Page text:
How to cook lamb

  • Neck: This is often an inexpensive cut of meat, but is full of flavour due to it sitting quite close to the bone. While it can be quite versatile, it is generally best when cooked low and slow in stews and curries.
  • Shoulder: This hard-working part of the animal is full of lean, juicy meat. For best results with this cut it should be used in stews or slow roasted until it easily breaks apart with a fork.
  • Backstrap: Also known as the ‘shortloin’, this cut is taken from the middle of the loin near the spine and is trimmed of excess fats. Full of flavour, backstraps also happen to be one of the leanest, sweetest and most tender cuts of lamb. It can be cooked to perfection on the grill, pan fried or even on the BBQ.
  • Rack: The rack of lamb comes from the ribs and is one of the most expensive cuts you can buy. You get a delicious depth of flavour from the meat thanks to the bones, and an incredibly tenderness. Roasting a rack of lamb is the best way to get the most out of the meat – and is an impressive sight for guests too!
  • Chops and cutlets: These come from a rack of lamb that has been cut into individual pieces prior to cooking. Best served pink, they can be French trimmed before use – where the meat is scraped from the bones for a neater appearance. Chops and cutlets cook quickly and taste best when cooked on a grill or BBQ.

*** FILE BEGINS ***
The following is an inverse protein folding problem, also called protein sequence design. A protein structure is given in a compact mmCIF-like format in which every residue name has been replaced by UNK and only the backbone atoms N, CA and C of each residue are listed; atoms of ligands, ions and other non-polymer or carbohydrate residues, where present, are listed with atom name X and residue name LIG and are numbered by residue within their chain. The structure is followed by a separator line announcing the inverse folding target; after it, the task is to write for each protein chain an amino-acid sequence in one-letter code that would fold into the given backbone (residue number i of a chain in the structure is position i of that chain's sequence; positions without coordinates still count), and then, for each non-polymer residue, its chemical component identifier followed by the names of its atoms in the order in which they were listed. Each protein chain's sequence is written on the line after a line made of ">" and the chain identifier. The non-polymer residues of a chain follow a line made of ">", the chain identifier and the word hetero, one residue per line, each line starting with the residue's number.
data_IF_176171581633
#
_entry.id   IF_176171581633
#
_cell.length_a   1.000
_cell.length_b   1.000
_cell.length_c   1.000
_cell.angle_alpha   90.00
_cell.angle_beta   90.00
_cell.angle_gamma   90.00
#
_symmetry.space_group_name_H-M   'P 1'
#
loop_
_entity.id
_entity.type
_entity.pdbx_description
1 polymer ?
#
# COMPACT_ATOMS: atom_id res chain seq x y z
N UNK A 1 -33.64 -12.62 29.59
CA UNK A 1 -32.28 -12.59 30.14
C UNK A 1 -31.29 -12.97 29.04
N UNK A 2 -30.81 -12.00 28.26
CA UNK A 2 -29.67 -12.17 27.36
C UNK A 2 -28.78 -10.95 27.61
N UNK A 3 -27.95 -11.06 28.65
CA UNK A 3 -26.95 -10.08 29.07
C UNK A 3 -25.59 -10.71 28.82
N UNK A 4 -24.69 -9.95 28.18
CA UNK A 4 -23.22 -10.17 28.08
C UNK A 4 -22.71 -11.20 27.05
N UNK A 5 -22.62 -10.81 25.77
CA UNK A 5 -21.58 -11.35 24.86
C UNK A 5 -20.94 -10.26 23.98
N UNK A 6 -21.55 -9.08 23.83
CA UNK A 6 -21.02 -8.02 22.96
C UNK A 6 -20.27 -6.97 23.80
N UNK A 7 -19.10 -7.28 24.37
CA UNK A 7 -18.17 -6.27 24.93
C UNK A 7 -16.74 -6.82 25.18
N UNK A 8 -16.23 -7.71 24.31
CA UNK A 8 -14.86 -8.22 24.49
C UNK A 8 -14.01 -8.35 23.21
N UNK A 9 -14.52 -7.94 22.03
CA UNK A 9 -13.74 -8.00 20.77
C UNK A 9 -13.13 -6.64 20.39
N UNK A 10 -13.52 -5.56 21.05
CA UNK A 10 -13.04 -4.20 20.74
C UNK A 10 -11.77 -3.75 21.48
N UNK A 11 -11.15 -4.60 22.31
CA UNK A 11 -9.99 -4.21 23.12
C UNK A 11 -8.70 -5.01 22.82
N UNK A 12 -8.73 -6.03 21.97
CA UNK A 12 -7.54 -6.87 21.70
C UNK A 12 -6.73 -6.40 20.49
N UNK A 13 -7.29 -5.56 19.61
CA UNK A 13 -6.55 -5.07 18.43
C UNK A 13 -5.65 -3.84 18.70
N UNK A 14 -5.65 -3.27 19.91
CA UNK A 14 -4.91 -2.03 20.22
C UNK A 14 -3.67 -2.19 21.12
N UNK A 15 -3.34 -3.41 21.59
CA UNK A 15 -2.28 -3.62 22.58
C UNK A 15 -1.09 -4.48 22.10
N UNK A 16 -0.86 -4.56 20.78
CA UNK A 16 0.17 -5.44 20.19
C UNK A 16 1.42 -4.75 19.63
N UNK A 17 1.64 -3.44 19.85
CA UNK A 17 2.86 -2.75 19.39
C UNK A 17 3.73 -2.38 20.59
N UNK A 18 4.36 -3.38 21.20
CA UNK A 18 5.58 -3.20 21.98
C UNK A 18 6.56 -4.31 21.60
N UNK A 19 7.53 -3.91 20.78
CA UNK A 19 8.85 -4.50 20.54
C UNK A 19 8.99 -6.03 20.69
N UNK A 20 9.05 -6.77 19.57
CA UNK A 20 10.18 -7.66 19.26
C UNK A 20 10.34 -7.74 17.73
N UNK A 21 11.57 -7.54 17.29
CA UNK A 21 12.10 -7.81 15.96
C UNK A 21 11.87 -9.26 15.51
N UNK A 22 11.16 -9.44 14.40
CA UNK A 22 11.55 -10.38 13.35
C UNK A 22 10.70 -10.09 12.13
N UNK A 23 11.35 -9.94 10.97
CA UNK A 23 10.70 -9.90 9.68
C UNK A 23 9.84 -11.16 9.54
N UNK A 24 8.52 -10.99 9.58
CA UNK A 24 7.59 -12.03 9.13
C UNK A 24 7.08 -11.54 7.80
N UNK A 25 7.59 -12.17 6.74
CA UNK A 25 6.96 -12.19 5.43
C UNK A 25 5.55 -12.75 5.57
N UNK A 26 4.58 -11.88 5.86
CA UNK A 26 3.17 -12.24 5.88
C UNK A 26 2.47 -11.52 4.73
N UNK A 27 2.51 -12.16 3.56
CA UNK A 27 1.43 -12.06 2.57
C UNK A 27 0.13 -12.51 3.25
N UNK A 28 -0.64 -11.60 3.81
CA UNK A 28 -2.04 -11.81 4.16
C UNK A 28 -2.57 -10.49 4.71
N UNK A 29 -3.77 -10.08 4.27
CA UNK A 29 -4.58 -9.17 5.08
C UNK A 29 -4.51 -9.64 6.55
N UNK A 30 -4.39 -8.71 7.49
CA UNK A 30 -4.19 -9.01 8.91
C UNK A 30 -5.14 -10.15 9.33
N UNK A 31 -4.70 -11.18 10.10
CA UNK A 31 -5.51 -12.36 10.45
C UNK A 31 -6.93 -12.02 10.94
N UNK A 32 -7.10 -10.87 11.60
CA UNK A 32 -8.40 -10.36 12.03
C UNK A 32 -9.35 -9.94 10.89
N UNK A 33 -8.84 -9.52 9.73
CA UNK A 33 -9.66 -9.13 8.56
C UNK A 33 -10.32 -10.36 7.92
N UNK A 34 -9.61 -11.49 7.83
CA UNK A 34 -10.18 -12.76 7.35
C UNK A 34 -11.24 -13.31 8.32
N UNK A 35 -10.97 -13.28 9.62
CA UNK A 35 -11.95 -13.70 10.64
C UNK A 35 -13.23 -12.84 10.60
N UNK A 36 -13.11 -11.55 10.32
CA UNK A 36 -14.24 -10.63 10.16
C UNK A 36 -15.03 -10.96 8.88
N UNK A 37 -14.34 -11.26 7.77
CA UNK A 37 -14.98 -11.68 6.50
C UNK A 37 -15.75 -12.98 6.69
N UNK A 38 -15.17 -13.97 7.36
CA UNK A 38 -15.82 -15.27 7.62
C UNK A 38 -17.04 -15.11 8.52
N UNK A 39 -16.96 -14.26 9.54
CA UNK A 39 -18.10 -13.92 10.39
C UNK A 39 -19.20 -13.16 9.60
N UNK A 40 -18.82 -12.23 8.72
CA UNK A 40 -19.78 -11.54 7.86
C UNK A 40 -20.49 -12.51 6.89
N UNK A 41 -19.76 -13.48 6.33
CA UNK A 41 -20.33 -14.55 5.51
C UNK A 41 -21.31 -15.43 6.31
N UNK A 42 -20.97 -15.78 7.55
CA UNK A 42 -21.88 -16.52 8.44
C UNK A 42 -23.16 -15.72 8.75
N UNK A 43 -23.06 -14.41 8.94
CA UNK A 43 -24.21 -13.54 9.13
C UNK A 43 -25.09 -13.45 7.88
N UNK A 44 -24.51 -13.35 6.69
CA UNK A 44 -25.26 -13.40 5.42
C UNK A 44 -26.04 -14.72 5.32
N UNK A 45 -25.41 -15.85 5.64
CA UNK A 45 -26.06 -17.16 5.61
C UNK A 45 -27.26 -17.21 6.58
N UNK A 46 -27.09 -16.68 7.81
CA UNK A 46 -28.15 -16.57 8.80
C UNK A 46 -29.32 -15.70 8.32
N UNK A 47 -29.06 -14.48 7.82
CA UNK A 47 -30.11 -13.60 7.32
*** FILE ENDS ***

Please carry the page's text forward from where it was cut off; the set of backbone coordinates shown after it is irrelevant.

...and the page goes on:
• Breast: Due to the high fat content of the breast of lamb, it can get a bit tough when cooked incorrectly. For best results, you should treat it like you would pork belly and use the layer of fat to help add flavour and tenderise the meat. Slow roasting is your best bet with this cut!
  • Loin: Taken from the top of the back, this is a tender and versatile cut of lamb. Available in loin chops (like mini T-bone steaks without the bone) or noisettes (small medallions of lamb with a thin layer of fat), they can be grilled or roasted for intense flavours.
  • Rump: As the name suggests, the rump comes from the back of the lamb. Lean and tender, the delicious flavours can be brought out when pan fried whole and finished in the oven.
  • Leg: While carving might seem tricky, it is recommended that you roast this cut whole to get the best flavour out of it. Rather than marinating, a dry spice rub will deliver a punch of rich flavours during a nice long roasting session.
  • Shank: This cheap and cheerful cut is taken from the lower part of the legs. When slow cooked it will give you a texture that practically melts off the bone.
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